@NCCapitol

@NCCapitol

Latest NC effort to reform Medicaid underway

Posted December 5, 2013

— Months after Gov. Pat McCrory declared the state Medicaid system as "broken," a five-member panel charged with coming up with repair ideas met for the first time Thursday.

The Medicaid Reform Advisory Group, led by former Cone Health Chief Executive Dennis Barry, attracted the attention of a standing-room only crowd of health care providers and lobbyists to the Dorothea Dix campus as it tries to address problems that range from annual cost overruns to tardy payment of providers.

The health care system for about 1.6 million poor and disabled people in North Carolina accounts for about $13 billion in state and federal spending, and McCrory and Republican legislative leaders have blamed out-of-control costs for not providing teachers and state workers with a raise this year.

Reform means re-evaluating which Medicaid services should be provided, who should be eligible and how to consolidate the divide between mental and medical care.

"How are we going to do this? How is it going to affect the consumer? How does it affect the state? How does it affect the provider?" asked Lou Wilson, a long-term care provider.

"We need to look at who is eligible – Are we above what is required for eligibility? – but also looking at our programs and services, not to eliminate (anyone), but what is the most cost-effective way to add to the value-added proposition," said Sandy Terrell, acting Medicaid director.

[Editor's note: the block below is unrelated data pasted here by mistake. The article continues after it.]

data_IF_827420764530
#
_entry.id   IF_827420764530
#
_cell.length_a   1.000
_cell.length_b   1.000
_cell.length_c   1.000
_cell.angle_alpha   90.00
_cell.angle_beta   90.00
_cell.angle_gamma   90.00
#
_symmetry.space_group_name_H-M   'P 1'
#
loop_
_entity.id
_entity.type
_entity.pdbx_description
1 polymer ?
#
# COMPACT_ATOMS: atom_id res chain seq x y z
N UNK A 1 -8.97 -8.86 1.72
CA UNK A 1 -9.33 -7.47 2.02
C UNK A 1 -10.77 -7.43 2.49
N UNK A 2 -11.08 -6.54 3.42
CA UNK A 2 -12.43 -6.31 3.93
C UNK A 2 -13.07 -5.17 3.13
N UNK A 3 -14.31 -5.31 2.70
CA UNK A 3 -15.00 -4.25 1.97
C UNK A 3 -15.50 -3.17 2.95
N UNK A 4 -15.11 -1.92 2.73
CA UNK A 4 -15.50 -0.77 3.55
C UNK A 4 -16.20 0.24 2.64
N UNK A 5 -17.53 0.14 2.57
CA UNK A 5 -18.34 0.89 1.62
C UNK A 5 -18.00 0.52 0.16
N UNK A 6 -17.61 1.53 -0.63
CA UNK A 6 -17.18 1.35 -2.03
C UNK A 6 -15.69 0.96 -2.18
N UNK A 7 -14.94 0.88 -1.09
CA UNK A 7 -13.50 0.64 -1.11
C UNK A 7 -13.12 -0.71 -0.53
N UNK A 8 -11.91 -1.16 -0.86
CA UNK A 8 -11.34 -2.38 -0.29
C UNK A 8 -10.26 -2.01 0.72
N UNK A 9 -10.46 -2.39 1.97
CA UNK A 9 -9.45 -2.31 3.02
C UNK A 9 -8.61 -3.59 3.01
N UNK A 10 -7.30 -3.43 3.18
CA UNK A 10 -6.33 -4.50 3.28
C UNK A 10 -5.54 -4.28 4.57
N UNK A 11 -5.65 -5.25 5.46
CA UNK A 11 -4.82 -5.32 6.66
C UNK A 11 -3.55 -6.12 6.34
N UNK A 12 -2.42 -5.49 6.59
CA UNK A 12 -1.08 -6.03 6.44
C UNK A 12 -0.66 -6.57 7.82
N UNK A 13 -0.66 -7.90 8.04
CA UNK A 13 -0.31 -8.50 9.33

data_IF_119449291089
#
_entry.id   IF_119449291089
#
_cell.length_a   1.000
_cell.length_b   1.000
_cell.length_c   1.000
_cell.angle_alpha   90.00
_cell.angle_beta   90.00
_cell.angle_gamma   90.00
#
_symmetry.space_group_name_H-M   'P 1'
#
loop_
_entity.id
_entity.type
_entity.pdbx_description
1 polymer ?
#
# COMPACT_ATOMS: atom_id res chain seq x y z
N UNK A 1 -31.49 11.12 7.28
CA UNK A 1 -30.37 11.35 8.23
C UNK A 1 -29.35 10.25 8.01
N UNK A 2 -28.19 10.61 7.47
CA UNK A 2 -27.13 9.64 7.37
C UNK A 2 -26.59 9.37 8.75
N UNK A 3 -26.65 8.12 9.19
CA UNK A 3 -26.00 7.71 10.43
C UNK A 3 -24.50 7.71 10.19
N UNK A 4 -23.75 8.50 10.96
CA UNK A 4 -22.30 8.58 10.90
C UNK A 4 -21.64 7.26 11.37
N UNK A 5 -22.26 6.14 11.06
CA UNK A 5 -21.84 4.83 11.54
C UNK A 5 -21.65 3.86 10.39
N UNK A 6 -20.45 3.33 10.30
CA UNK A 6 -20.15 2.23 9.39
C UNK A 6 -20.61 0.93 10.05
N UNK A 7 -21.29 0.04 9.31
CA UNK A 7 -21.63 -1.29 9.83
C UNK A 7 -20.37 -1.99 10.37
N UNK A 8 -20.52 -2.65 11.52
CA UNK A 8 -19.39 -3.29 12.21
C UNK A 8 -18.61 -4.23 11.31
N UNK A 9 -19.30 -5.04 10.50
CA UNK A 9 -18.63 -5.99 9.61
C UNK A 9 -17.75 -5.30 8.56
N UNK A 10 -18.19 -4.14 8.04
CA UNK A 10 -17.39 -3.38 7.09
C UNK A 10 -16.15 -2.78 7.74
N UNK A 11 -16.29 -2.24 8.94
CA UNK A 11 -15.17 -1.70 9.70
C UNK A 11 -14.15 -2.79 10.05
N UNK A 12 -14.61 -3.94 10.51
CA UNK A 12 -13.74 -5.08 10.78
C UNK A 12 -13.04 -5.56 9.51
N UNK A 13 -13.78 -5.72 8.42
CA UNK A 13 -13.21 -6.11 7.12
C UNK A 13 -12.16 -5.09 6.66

"Care coordination is a very important part of tomorrow's system," Barry said.

The panel will examine what's working in other states, but a major question to be explored is how far the state will wade into managed care run by private companies.

Idea of changing Medicaid draws crowd Idea of changing Medicaid draws crowd

In April, McCrory floated the idea of using private providers to offer more comprehensive care, improved customer service and a more predictable cost structure for the state, but lawmakers have appeared cool to the idea.

Panel member Rep. Nelson Dollar said Thursday that he wants to improve the existing Medicaid system, not scrap it.

"The problems that we've seen in the past several years have been more toward the management of the program within state government," said Dollar, R-Wake.

"They need to be geared to the patients. We need to make sure the quality of care is there before we just start cutting dollars," pharmacist Mike James said.

The panel, which also includes Sen. Louis Pate, R-Wayne, and Dr. Richard Gilbert, chief of staff at Carolinas Medical Center in Charlotte, hopes to have recommendations to lawmakers before the 2014 legislative session starts in May.

But with the limited number of meetings in the coming months – a public hearing is scheduled for Jan. 15 – and the size and number of problems facing Medicaid, panel member Peggy Terhune tried to temper people's expectations.

"We'll be able to do kind of some overarching principles," said Terhune, the chief executive of Monarch, a Stanly County provider of services to people with developmental disabilities and mental illness. "It's not like we can solve all the world's problems."

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  • whotmewory Dec 9, 2013

    It was wholly inappropriate, ignorant and self-aggrandizing for our new governor to imply that our DHHS employees [who deal with Medcaid fraud] are in part to blame for teachers not getting a raise. It is lame for WRAL and our printed media to ignore the [more seedy] federal mandates and pressures under which our DHHS staffers are forced to work.

  • notexactly Dec 9, 2013

    jackjone